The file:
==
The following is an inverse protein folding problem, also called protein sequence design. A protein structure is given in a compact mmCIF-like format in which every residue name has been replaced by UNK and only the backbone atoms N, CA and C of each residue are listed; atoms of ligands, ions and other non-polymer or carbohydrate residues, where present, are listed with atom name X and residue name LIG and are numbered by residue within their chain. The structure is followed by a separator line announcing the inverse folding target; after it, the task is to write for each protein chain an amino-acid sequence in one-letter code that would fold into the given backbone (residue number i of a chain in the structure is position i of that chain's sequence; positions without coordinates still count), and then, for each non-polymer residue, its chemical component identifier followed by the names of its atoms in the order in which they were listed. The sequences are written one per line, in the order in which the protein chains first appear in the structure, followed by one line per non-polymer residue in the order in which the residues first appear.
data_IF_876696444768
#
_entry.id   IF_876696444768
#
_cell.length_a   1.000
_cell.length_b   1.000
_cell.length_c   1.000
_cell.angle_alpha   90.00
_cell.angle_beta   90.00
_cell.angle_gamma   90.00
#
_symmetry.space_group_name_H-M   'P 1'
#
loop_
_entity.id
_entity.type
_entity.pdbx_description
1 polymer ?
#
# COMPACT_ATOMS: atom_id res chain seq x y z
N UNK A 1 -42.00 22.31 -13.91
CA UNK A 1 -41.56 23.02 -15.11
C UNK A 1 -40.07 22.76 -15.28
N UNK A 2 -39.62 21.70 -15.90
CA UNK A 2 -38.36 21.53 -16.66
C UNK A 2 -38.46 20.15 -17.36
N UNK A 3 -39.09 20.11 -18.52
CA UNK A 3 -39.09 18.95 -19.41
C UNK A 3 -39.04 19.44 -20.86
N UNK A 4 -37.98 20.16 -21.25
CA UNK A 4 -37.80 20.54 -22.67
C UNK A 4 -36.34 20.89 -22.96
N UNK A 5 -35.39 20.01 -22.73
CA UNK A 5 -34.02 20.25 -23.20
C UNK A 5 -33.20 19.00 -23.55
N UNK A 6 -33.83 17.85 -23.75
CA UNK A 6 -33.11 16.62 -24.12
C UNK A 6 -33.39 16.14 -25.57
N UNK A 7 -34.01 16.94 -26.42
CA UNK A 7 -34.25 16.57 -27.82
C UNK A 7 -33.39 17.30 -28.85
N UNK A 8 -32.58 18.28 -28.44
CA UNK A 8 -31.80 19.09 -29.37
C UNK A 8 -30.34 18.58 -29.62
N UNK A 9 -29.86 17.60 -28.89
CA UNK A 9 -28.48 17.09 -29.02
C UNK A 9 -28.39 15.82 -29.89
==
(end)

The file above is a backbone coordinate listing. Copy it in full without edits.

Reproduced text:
The following is an inverse protein folding problem, also called protein sequence design. A protein structure is given in a compact mmCIF-like format in which every residue name has been replaced by UNK and only the backbone atoms N, CA and C of each residue are listed; atoms of ligands, ions and other non-polymer or carbohydrate residues, where present, are listed with atom name X and residue name LIG and are numbered by residue within their chain. The structure is followed by a separator line announcing the inverse folding target; after it, the task is to write for each protein chain an amino-acid sequence in one-letter code that would fold into the given backbone (residue number i of a chain in the structure is position i of that chain's sequence; positions without coordinates still count), and then, for each non-polymer residue, its chemical component identifier followed by the names of its atoms in the order in which they were listed. The sequences are written one per line, in the order in which the protein chains first appear in the structure, followed by one line per non-polymer residue in the order in which the residues first appear.
data_IF_876696444768
#
_entry.id   IF_876696444768
#
_cell.length_a   1.000
_cell.length_b   1.000
_cell.length_c   1.000
_cell.angle_alpha   90.00
_cell.angle_beta   90.00
_cell.angle_gamma   90.00
#
_symmetry.space_group_name_H-M   'P 1'
#
loop_
_entity.id
_entity.type
_entity.pdbx_description
1 polymer ?
#
# COMPACT_ATOMS: atom_id res chain seq x y z
N UNK A 1 -42.00 22.31 -13.91
CA UNK A 1 -41.56 23.02 -15.11
C UNK A 1 -40.07 22.76 -15.28
N UNK A 2 -39.62 21.70 -15.90
CA UNK A 2 -38.36 21.53 -16.66
C UNK A 2 -38.46 20.15 -17.36
N UNK A 3 -39.09 20.11 -18.52
CA UNK A 3 -39.09 18.95 -19.41
C UNK A 3 -39.04 19.44 -20.86
N UNK A 4 -37.98 20.16 -21.25
CA UNK A 4 -37.80 20.54 -22.67
C UNK A 4 -36.34 20.89 -22.96
N UNK A 5 -35.39 20.01 -22.73
CA UNK A 5 -34.02 20.25 -23.20
C UNK A 5 -33.20 19.00 -23.55
N UNK A 6 -33.83 17.85 -23.75
CA UNK A 6 -33.11 16.62 -24.12
C UNK A 6 -33.39 16.14 -25.57
N UNK A 7 -34.01 16.94 -26.42
CA UNK A 7 -34.25 16.57 -27.82
C UNK A 7 -33.39 17.30 -28.85
N UNK A 8 -32.58 18.28 -28.44
CA UNK A 8 -31.80 19.09 -29.37
C UNK A 8 -30.34 18.58 -29.62
N UNK A 9 -29.86 17.60 -28.89
CA UNK A 9 -28.48 17.09 -29.02
C UNK A 9 -28.39 15.82 -29.89